Suicide is a major cause of death for young people who identify as women, and suicide rates may be affected by external factors such as environmental and interpersonal stressors. Prior studies have explored the ways that abortion restrictions can lead to stress and anxiety for pregnancy-capable people. However, little is known about the effect that restrictions on reproductive freedom have on suicide rates for reproductive-aged women. The authors of this study examined suicide rates in this population between the years 1974 and 2017, considering TRAP (Targeted Regulation of Abortion Providers) Laws to be the exposure of interest. They compared death rates due to suicide to death rates due to motor vehicle accidents in the same age groups, as this was a quantity that they did not expect to be affected by TRAP Laws. The authors found that enforcement of a TRAP law was associated with a 5.81% higher rate of suicide when compared to a pre-enforcement time period. These findings add to the growing body of evidence that abortion restrictions have a severe and irreversible effect on health outcomes for reproductive-aged women.

6. Does Ultrasound Guidance Provide Pain Relief during Intrauterine Contraceptive Device Insertion? A Systematic Review and Meta-Analysis of Randomized Controlled Trials

IUDs provide highly effective reversible contraception and are safe and effective for the majority of patients. Pain during the initial placement of the IUD, however, may be poorly controlled for some, and fear of pain during placement may even deter people who would otherwise be interested in using an IUD. In this systematic review and meta-analysis, the authors identified seven RCTs involving more than 1,200 patients to determine whether transabdominal ultrasound guidance affected the patients’ experience during IUD placement. In their analysis, they found a significant reduction in patients’ reported pain scores with the use of ultrasound guidance, as well as decreased procedure time and improved overall patient satisfaction. While the authors acknowledge that ultrasound guidance may not be feasible in all clinical scenarios, this data suggests that providers with access to ultrasound may be able to improve pain and satisfaction for patients undergoing in-office IUD insertions.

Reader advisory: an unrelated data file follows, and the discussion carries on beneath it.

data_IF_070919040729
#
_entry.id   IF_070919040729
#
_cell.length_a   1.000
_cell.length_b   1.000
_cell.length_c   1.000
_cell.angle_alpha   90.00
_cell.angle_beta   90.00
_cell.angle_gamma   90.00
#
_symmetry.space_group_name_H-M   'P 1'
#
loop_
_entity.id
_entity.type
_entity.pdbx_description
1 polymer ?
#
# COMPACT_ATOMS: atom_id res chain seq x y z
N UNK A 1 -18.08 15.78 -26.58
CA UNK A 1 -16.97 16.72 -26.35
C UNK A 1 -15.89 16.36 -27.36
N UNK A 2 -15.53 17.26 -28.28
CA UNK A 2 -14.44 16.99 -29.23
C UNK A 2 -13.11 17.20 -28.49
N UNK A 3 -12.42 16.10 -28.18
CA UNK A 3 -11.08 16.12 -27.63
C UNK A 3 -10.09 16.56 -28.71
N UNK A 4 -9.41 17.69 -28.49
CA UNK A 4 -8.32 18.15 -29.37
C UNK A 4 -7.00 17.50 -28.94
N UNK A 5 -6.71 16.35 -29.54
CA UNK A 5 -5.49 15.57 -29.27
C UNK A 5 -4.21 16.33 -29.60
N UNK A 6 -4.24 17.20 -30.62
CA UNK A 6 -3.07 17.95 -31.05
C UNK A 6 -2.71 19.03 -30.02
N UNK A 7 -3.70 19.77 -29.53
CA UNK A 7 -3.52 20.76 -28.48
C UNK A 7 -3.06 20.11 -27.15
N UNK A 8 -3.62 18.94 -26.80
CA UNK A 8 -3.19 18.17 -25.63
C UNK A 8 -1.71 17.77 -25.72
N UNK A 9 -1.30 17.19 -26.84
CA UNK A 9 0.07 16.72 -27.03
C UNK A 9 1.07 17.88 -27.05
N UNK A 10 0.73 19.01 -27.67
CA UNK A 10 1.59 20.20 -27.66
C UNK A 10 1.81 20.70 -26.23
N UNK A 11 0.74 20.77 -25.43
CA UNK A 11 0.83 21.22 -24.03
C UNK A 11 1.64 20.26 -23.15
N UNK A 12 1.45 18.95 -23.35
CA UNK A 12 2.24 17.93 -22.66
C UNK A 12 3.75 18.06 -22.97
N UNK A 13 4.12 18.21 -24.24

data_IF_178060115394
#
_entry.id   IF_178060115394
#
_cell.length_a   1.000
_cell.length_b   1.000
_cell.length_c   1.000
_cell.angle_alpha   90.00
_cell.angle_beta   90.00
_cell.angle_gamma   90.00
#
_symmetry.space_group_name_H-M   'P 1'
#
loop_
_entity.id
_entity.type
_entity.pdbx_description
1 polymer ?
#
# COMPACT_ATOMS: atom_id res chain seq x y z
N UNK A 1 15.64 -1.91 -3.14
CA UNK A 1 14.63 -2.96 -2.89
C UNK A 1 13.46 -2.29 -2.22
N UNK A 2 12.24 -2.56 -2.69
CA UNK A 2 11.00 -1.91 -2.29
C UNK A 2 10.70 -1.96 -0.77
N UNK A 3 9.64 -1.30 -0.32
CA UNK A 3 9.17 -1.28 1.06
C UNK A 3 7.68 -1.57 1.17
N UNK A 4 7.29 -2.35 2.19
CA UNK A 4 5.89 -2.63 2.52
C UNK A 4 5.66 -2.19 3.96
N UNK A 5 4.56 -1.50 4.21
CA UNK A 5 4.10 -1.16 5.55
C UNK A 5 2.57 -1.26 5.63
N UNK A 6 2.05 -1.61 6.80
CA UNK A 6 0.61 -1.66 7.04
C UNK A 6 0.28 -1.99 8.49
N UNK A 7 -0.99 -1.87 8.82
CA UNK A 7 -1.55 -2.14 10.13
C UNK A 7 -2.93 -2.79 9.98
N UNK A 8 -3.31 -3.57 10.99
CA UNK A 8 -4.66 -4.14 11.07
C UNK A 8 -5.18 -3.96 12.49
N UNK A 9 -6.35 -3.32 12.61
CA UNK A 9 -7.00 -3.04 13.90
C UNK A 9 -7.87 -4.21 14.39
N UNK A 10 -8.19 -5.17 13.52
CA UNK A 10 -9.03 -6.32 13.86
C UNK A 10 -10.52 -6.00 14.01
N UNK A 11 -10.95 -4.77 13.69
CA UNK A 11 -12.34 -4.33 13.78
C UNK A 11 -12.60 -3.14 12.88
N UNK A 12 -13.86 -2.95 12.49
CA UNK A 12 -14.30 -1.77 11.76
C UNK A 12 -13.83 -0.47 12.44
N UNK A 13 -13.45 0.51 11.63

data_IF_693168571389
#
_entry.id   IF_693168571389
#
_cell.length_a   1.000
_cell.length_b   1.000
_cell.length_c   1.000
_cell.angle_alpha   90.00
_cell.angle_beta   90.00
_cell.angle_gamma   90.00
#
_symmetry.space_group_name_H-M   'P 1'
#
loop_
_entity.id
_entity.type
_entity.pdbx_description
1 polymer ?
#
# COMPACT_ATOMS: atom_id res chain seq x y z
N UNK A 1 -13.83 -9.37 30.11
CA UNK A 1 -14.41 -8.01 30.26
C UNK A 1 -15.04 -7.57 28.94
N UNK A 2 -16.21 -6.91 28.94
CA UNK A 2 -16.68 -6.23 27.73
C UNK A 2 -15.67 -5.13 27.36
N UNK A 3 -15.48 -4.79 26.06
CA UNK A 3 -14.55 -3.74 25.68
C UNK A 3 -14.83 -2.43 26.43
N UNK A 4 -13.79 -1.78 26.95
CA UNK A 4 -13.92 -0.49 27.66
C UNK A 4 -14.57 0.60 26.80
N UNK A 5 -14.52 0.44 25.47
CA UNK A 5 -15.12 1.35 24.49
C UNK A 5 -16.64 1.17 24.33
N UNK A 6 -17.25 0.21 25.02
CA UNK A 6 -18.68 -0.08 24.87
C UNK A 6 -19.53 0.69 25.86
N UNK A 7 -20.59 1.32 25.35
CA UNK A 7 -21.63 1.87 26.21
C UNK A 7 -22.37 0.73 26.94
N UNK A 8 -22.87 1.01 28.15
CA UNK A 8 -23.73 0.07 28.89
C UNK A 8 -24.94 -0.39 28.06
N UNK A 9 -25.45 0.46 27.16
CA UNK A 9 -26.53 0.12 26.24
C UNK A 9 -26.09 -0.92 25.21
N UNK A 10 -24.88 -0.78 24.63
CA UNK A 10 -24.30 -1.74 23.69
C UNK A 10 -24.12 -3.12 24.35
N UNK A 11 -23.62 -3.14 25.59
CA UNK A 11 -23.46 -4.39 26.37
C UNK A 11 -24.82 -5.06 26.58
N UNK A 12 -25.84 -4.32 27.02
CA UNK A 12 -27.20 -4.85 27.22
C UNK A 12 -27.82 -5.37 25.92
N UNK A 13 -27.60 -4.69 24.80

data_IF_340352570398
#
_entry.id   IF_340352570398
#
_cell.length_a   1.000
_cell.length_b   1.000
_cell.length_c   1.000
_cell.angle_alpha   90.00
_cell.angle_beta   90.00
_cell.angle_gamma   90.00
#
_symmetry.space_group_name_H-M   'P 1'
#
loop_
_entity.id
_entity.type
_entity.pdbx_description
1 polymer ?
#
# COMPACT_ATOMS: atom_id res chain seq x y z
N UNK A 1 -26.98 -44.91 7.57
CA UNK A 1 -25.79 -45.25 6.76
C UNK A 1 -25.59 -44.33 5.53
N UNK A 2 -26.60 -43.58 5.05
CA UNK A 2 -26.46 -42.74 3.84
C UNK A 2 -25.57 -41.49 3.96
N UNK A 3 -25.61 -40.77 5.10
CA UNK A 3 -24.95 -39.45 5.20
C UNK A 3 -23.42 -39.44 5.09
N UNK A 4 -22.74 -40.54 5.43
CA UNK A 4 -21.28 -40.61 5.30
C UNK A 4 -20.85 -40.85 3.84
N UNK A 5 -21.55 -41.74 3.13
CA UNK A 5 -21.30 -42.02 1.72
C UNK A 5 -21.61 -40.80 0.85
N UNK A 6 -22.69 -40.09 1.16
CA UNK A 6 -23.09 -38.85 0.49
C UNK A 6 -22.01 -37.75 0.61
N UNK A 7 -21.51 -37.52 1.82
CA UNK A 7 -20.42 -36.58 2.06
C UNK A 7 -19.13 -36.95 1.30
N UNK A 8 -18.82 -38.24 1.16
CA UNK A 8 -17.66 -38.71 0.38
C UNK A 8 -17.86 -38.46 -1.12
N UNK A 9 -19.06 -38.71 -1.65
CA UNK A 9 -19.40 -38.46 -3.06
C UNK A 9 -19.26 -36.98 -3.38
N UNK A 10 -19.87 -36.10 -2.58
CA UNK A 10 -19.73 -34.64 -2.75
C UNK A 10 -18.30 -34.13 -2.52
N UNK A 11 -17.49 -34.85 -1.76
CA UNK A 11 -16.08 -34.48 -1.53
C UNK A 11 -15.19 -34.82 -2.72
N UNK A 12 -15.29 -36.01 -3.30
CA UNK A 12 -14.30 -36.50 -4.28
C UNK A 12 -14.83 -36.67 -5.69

7. Cervical bleeding with cervical stabilization during IUD placement: allis clamp versus single-tooth tenaculum, a randomized control trial

Cervical stabilization, in which a provider grasps the cervix to provide traction and reduce flexion of the uterus, is an important part of safe gynecologic procedures. Stabilization is often performed with a single-tooth tenaculum, which can be traumatic to the cervix due to puncture injury. The tenaculum is traditionally used during intrauterine device (IUD) placement and may lengthen procedure time if it causes additional bleeding. To explore less traumatic options for cervical stabilization, the authors of this study compared the atraumatic Allis clamp with the single-tooth tenaculum for IUD placement. They found that the Allis clamp significantly reduced bleeding during the procedure, without negatively impacting the success of IUD placement. Interestingly, patients’ pain scores did not differ by clamp but did correlate with parity and type of IUD. Overall, these results suggest that providers can use an atraumatic clamp, such as an Allis, for cervical stabilization during IUD placement, without diminishing the success of the procedure.